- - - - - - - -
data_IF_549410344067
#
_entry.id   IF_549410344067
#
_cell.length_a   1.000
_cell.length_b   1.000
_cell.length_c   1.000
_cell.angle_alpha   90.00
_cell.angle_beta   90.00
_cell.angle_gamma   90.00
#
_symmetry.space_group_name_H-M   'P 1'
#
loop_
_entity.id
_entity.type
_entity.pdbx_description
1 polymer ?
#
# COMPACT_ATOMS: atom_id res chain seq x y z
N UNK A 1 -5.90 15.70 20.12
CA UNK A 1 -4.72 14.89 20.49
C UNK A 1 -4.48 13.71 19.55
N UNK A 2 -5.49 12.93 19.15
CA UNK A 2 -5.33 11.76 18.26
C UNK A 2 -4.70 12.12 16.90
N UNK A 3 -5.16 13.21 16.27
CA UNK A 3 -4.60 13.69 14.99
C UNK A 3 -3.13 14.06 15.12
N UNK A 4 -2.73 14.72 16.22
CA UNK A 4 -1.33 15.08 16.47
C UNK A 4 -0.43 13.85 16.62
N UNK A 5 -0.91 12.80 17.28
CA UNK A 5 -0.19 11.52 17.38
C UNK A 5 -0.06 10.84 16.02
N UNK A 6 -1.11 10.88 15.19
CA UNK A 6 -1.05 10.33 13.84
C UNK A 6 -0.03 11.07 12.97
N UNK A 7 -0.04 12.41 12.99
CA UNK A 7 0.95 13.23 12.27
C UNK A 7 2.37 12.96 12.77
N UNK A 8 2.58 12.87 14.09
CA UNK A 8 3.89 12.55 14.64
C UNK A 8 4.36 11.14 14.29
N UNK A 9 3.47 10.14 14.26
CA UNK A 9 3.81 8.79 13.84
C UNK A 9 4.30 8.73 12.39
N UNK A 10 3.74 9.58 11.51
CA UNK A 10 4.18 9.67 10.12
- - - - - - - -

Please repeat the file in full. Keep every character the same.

data_IF_549410344067
#
_entry.id   IF_549410344067
#
_cell.length_a   1.000
_cell.length_b   1.000
_cell.length_c   1.000
_cell.angle_alpha   90.00
_cell.angle_beta   90.00
_cell.angle_gamma   90.00
#
_symmetry.space_group_name_H-M   'P 1'
#
loop_
_entity.id
_entity.type
_entity.pdbx_description
1 polymer ?
#
# COMPACT_ATOMS: atom_id res chain seq x y z
N UNK A 1 -5.90 15.70 20.12
CA UNK A 1 -4.72 14.89 20.49
C UNK A 1 -4.48 13.71 19.55
N UNK A 2 -5.49 12.93 19.15
CA UNK A 2 -5.33 11.76 18.26
C UNK A 2 -4.70 12.12 16.90
N UNK A 3 -5.16 13.21 16.27
CA UNK A 3 -4.60 13.69 14.99
C UNK A 3 -3.13 14.06 15.12
N UNK A 4 -2.73 14.72 16.22
CA UNK A 4 -1.33 15.08 16.47
C UNK A 4 -0.43 13.85 16.62
N UNK A 5 -0.91 12.80 17.28
CA UNK A 5 -0.19 11.52 17.38
C UNK A 5 -0.06 10.84 16.02
N UNK A 6 -1.11 10.88 15.19
CA UNK A 6 -1.05 10.33 13.84
C UNK A 6 -0.03 11.07 12.97
N UNK A 7 -0.04 12.41 12.99
CA UNK A 7 0.95 13.23 12.27
C UNK A 7 2.37 12.96 12.77
N UNK A 8 2.58 12.87 14.09
CA UNK A 8 3.89 12.55 14.64
C UNK A 8 4.36 11.14 14.29
N UNK A 9 3.47 10.14 14.26
CA UNK A 9 3.81 8.79 13.84
C UNK A 9 4.30 8.73 12.39
N UNK A 10 3.74 9.58 11.51
CA UNK A 10 4.18 9.67 10.12